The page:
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When I was a young child, I applied 9 volts across an electric cell I made using a penny, a dime, and a salted piece of paper napkin wet with saliva. Immediately, an unknown mustard-yellow liquid began forming and bubbling from in between them. It discolored the coins.

What reaction took place? What was the yellow stuff?

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    $\begingroup$ Which coin was connected to which electrode? $\endgroup$ – vapid Oct 11 '16 at 7:12
  • $\begingroup$ Vapid -- Sorry, I do not recall. $\endgroup$ – Robert G Oct 12 '16 at 19:37
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You created an electrolytic cell. The reason why I have asked you in the comments about electrodes is to determine which coin served as a cathode, and which as an anode because this is crucial for the electrochemistry that took place in your experiment. Anyway, let's first discuss what happens if you electrolyze a solution of sodium chloride with copper electrodes and allow the solutions near the electrodes to mix (I was doing it this as a kid I remember). On the anode (the electrode connected to '$+$' on the battery) copper gets oxidized to its $+1$ oxidation state:$$\ce{Cu->Cu+ +e-}$$ (I will skip the reactions involving chlorine and all other reactions that are of no interest to us). On the other electrode (cathode, '$-$' on the battery) hydrogen ions that come from water dissociation: $$\ce{H2O->H+ + OH-}$$ are reduced to gaseous hydrogen:$$\ce{2H+ +2e- ->H2}$$ leaving out the $OH^-$ ions. When the solutions surrounding each electrode are mixed, Copper(I) hydroxide forms:$$\ce{Cu+ +OH- ->CuOH}$$ which instantaneously decompose to copper(I) oxide:$$\ce{2CuOH->Cu2O +H2O}$$ which is insoluble and yellow-orange in color. You can see this here (but it is better to do it yourself!). I believe that the 'yellow goo' you obtained in your experiment is the copper(I) oxide. This suggests that the penny served as an anode and the dime as a cathode (although both coins contain copper, so maybe it doesn't really matter which coin was which electrode).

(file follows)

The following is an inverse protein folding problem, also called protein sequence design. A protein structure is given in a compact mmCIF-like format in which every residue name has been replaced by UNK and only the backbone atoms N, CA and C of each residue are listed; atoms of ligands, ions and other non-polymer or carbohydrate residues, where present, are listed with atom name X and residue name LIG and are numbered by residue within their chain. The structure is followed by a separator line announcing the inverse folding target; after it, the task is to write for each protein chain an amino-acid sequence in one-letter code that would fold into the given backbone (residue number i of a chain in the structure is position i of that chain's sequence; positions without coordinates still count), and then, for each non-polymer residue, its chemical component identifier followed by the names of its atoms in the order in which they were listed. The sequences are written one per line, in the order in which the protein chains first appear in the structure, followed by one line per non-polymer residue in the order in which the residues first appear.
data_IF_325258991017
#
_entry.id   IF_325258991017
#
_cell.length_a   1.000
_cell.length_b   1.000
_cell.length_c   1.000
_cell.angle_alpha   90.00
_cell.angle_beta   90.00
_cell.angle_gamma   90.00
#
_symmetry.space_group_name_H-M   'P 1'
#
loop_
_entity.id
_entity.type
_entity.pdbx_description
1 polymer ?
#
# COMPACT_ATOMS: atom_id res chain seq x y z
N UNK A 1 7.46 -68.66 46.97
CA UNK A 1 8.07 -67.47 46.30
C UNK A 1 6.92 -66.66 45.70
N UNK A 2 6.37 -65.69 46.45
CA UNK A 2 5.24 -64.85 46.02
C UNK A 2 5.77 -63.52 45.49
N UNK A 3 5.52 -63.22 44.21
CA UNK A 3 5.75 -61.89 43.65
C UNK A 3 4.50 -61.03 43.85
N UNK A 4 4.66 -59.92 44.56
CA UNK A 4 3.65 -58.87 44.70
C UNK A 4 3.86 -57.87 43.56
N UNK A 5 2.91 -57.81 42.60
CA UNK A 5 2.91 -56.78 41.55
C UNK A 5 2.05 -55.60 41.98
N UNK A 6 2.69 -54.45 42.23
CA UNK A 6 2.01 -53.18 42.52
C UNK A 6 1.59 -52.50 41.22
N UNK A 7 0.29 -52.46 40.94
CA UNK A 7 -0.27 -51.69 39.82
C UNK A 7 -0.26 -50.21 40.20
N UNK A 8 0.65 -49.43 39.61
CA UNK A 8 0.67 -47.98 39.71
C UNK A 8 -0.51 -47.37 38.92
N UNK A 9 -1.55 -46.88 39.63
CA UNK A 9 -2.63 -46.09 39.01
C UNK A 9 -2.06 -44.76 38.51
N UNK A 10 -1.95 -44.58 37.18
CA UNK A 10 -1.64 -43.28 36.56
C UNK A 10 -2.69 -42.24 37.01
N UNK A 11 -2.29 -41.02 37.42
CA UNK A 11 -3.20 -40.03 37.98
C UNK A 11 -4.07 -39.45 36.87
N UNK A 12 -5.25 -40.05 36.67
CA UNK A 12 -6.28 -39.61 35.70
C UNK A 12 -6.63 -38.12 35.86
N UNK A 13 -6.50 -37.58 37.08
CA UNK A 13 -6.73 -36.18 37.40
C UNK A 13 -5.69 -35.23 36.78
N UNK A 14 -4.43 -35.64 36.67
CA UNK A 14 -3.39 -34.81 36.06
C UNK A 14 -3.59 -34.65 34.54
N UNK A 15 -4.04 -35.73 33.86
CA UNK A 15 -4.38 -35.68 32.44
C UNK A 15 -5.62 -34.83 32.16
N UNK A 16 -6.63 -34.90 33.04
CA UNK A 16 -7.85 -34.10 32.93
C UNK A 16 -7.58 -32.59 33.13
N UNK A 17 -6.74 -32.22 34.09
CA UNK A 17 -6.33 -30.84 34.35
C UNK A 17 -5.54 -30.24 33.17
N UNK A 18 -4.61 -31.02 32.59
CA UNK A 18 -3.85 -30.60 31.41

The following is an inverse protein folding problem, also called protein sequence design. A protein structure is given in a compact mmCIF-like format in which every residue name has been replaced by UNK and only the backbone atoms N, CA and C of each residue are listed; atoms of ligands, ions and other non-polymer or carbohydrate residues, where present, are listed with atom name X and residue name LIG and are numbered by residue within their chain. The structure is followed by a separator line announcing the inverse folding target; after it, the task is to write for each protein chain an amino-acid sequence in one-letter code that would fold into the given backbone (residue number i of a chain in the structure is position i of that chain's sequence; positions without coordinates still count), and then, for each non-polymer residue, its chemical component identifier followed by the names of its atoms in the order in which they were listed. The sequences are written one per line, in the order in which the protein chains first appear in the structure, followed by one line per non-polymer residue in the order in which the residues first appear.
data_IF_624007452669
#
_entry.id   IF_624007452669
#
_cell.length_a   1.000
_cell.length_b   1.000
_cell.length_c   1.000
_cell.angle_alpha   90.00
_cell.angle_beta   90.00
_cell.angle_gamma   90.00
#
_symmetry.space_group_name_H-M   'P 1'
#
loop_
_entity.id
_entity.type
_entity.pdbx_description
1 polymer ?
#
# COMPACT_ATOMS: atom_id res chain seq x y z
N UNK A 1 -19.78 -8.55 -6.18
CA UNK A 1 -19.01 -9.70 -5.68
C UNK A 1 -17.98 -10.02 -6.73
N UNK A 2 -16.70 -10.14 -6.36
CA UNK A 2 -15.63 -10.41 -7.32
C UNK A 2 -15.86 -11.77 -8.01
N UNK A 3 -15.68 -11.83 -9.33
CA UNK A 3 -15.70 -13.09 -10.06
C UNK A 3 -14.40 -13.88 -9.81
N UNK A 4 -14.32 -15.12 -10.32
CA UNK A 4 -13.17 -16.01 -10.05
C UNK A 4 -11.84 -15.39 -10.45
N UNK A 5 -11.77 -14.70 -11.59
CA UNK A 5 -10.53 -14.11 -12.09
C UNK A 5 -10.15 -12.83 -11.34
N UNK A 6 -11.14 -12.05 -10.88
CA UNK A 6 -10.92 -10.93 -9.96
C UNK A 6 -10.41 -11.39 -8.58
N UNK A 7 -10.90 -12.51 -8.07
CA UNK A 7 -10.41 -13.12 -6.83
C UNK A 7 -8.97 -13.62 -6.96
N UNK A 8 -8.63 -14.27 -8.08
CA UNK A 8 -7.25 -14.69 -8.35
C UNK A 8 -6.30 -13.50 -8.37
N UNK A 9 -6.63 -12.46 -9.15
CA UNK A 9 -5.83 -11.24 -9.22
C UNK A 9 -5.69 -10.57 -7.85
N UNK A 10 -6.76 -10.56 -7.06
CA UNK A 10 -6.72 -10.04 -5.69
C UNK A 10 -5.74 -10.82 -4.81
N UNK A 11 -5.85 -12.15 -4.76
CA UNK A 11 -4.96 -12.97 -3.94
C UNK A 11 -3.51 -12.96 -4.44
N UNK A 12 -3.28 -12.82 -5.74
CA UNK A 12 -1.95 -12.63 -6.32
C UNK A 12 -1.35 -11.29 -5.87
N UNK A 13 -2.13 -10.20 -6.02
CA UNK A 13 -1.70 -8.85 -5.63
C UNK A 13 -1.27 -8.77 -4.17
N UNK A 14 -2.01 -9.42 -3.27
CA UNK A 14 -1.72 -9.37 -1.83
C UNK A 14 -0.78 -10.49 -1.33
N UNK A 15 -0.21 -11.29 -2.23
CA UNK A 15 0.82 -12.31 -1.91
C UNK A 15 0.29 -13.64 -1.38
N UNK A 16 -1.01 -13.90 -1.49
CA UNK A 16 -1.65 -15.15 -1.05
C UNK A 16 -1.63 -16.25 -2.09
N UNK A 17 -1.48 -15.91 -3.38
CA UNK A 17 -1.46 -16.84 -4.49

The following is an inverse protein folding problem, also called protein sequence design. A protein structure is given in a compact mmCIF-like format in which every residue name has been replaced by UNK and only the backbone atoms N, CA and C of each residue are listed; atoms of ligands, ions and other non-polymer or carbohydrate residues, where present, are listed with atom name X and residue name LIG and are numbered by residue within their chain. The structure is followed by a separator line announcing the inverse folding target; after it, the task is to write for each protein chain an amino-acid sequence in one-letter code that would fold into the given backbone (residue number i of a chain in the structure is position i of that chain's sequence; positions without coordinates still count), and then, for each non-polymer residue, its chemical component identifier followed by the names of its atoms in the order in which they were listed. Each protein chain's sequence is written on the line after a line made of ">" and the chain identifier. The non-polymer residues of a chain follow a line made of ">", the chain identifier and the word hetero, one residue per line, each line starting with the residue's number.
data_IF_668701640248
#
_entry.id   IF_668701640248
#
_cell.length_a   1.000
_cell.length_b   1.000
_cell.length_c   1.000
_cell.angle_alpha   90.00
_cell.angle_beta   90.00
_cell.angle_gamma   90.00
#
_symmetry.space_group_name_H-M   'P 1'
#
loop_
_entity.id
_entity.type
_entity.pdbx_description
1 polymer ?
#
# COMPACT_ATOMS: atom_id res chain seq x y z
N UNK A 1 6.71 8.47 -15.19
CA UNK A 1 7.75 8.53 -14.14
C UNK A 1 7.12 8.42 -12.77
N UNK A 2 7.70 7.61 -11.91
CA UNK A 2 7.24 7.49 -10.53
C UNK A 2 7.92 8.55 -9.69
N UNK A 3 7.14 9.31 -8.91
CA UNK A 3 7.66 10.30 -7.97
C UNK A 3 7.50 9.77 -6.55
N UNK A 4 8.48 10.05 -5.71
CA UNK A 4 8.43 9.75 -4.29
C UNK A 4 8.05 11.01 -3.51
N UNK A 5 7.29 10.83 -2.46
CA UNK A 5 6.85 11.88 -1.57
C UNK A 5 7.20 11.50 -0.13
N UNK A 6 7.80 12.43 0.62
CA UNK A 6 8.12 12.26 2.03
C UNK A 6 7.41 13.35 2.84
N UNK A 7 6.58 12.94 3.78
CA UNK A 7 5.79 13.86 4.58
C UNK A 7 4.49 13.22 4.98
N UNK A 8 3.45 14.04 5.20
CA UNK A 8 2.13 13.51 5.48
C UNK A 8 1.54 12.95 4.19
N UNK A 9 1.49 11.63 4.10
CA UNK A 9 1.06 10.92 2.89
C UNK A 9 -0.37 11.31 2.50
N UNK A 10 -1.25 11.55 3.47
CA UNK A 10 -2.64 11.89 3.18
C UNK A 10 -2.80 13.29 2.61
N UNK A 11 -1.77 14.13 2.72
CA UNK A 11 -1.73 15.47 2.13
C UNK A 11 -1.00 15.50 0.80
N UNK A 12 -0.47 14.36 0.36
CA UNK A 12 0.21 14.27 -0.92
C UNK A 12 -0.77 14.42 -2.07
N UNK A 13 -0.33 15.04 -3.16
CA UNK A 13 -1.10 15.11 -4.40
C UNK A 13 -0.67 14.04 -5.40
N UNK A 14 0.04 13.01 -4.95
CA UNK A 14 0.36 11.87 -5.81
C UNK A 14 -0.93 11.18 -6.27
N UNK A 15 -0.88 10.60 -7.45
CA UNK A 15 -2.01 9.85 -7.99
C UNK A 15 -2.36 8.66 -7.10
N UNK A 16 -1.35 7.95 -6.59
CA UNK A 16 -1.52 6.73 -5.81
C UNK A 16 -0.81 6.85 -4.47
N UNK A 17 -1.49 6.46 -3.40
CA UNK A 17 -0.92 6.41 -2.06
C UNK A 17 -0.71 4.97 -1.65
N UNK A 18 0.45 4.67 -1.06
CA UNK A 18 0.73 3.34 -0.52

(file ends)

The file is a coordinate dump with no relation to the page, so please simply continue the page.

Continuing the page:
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  • $\begingroup$ Some of the color can also come from nickel and copper chloro- and aqua- complexes, they have a yellow-green coloration. $\endgroup$ – vapid Oct 13 '16 at 9:55
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Hahaha, I had to translate for myself what a penny and what a dime is. Always the same for me; Fahrenheit, miles, ...

A penny is a copper-plated zinc coin. A dime is a nickel-plated copper coin. Knowing this, I would assume that the yellow color arose from the nickel content. If it would be blue, it would have more likely been copper. The goo. Such a structure often occurs with proteins, polymers, and similar compounds. It's most likely that the bacterial farm on the coins you used, lead to the formation of this goo. It's impressive how many bacteria and what thick biofilms you can find on a coin. Additionally, your saliva also contains a multitude of living organisms and their remains.

Therefore, you should definitely reproduce this experiment! Clean the coins beforehand using ethanol, acetone, and water while scrubbing. Polish them with a linen cloth and not with sand paper. Otherwise, you would damage the plated metal film and surface the underlying metal (makes things now complicated). And don't spit in it yet! :-)

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